Chinese New Year in Hong Kong: All-You-Can-Drink Cruise

Hong Kong is said to be the best place to celebrate Chinese New Year. This was my experience…

Chinese New Year is the most important holiday in China and there are so many ways to celebrate. Hong Kong is said to be one of the best places to enjoy fireworks and parades without becoming a human sardine. The firework display is supposed to be one of the most impressive in the world. My husband, his family and I got to watch it while drinking champagne on a boat.

We booked the Chinese New Year Fireworks Cruise with Buffet Dinner and Drinks in advance through Viator. We paid around $200 per person for the sightseeing boat with a 55 person capacity, free flowing beer, wine, champagne and soft drinks as well as a buffet dinner. The whole thing was organized by Hong Kong Yachting and it was almost worth the money.

After several sunny days the weather finally refused to cooperate and it started drizzling right before the boat took off at 6PM. We got to the pier early and the six of us were lucky to get seats at a table. Many others had to sit in plastic chairs or on the top deck with no cover. It wasn’t exactly what we expected for the price, but the drinks started flowing immediately which cheered us up.

The buffet was served quickly but the food offered was different than what was promised in the cruise description. There was a warning that the food may change but it was still quite disappointing to get meatballs instead of roasted duck and tofu. The highlight of the buffet was a chocolate cake that made up for the lower-quality food: it was rich, moist and melted on our tongues. Also, no matter how much everyone drank, they did not run out of alcohol!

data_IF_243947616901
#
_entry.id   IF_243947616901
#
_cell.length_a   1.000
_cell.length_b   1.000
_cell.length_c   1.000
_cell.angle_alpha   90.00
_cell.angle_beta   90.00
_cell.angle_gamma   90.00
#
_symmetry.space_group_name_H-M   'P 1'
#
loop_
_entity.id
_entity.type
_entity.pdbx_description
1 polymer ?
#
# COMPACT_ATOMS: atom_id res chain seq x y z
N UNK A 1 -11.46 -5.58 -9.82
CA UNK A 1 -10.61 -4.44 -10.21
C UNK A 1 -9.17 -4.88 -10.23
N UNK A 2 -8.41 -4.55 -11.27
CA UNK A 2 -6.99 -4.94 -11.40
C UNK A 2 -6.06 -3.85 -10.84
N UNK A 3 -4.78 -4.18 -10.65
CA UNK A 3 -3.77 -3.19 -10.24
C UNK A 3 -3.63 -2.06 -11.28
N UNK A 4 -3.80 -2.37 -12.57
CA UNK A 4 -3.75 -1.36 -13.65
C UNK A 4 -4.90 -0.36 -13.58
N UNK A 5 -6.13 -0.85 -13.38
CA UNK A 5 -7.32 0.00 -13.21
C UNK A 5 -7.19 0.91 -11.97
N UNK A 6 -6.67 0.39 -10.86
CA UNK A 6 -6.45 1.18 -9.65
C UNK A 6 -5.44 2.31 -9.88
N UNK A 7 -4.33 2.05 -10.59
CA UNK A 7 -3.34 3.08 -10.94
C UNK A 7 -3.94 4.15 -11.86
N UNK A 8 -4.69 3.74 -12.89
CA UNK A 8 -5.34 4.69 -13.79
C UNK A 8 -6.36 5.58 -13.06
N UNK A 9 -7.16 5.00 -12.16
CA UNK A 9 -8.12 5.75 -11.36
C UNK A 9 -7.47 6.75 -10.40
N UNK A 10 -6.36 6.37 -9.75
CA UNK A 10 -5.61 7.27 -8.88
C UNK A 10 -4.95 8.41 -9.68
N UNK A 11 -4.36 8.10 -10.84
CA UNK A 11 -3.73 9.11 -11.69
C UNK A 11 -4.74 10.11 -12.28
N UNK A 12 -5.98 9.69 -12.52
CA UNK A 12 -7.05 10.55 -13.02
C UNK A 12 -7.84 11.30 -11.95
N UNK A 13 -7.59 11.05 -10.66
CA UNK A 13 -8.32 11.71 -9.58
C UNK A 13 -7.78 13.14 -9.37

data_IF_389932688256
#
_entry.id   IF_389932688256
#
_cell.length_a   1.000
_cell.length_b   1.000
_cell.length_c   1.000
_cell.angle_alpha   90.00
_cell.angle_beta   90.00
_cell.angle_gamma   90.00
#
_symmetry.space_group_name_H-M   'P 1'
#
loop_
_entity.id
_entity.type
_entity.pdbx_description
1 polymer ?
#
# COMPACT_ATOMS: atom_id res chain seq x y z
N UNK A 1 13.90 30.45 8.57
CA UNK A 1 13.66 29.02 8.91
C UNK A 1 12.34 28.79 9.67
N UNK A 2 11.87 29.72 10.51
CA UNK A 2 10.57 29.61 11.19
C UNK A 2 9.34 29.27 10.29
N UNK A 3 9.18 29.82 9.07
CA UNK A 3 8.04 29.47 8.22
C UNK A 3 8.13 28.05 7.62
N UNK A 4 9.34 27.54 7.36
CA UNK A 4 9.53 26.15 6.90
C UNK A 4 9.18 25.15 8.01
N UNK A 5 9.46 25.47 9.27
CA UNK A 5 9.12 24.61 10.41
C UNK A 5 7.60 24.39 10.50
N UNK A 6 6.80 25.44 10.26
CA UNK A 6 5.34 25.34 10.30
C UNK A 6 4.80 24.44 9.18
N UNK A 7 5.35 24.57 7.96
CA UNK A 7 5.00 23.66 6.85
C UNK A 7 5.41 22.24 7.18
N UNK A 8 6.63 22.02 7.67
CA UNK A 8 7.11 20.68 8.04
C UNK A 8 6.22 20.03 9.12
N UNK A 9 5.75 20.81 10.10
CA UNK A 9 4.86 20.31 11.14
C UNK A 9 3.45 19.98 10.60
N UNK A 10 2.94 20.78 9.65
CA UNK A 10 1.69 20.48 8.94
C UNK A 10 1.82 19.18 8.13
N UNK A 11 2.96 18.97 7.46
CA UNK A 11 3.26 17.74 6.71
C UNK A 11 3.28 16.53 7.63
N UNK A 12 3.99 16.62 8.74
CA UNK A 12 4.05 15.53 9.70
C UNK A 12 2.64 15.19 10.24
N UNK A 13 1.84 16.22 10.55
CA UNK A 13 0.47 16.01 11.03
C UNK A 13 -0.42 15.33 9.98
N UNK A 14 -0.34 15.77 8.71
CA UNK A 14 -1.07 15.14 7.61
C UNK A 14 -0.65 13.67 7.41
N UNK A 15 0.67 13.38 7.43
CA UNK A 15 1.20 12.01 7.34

At 8PM the fireworks began and we had a decent spot to watch among many other boats. The fireworks were beautiful, even though they were obstructed by clouds, and the display lasted for 23 minutes. I may be spoiled by dozens of New Years celebrated in Prague, because I wasn’t as impressed by the fireworks as I expected to be.

Don’t get me wrong, I enjoyed every minute of the cruise, drinks and fireworks. But if I could have a do-over, I would do things a little differently. The fireworks were tiny from the boat, so I recommend getting to the pier early, camping out with a bottle of champagne and watching the fireworks from there. Some people recommend watching from the Kowloon side of the river, but I would pick a spot at Victoria Harbour.

A better way to spend the $200 that the cruise cost would have been in the highest bar in the world. The rooftop sky bar, OZONE, belonging to the Ritz-Carlon, offers beautiful views of the Hong Kong skyline. However, as Anon-man-from-uk so adequately wrote in his Trip Advisor review of the bar, the prices are “eye-watering even for Hong Kong”.

Before you get discouraged from spending Chinese New Year in Hong Kong, please keep in mind that the weather was horrible and I’ve seen too many grand firework displays in the past to get impressed by them anymore. Please keep an open mind and learn more about the celebrations here. You can read about other people’s experiences here. Stay tuned for more Asia adventures!